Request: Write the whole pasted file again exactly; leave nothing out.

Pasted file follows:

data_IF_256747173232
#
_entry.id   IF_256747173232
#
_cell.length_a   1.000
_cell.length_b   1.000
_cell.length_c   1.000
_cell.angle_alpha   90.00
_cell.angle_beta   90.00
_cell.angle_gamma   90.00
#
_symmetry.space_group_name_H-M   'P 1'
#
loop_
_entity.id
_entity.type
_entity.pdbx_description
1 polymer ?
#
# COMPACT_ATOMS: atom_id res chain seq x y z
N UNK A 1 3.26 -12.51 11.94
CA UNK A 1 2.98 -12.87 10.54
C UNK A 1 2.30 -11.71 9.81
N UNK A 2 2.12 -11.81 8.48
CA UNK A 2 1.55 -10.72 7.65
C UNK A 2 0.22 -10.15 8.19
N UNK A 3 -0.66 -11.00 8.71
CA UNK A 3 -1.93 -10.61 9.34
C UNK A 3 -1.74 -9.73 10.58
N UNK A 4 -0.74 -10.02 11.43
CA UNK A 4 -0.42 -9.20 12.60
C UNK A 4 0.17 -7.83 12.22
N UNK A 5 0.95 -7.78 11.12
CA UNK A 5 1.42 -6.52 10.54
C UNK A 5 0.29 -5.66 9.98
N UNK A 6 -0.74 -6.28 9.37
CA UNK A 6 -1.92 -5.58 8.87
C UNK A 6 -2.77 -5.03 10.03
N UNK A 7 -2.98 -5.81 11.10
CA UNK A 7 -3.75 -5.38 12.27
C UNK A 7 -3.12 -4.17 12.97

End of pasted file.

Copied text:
data_IF_256747173232
#
_entry.id   IF_256747173232
#
_cell.length_a   1.000
_cell.length_b   1.000
_cell.length_c   1.000
_cell.angle_alpha   90.00
_cell.angle_beta   90.00
_cell.angle_gamma   90.00
#
_symmetry.space_group_name_H-M   'P 1'
#
loop_
_entity.id
_entity.type
_entity.pdbx_description
1 polymer ?
#
# COMPACT_ATOMS: atom_id res chain seq x y z
N UNK A 1 3.26 -12.51 11.94
CA UNK A 1 2.98 -12.87 10.54
C UNK A 1 2.30 -11.71 9.81
N UNK A 2 2.12 -11.81 8.48
CA UNK A 2 1.55 -10.72 7.65
C UNK A 2 0.22 -10.15 8.19
N UNK A 3 -0.66 -11.00 8.71
CA UNK A 3 -1.93 -10.61 9.34
C UNK A 3 -1.74 -9.73 10.58
N UNK A 4 -0.74 -10.02 11.43
CA UNK A 4 -0.42 -9.20 12.60
C UNK A 4 0.17 -7.83 12.22
N UNK A 5 0.95 -7.78 11.12
CA UNK A 5 1.42 -6.52 10.54
C UNK A 5 0.29 -5.66 9.98
N UNK A 6 -0.74 -6.28 9.37
CA UNK A 6 -1.92 -5.58 8.87
C UNK A 6 -2.77 -5.03 10.03
N UNK A 7 -2.98 -5.81 11.10
CA UNK A 7 -3.75 -5.38 12.27
C UNK A 7 -3.12 -4.17 12.97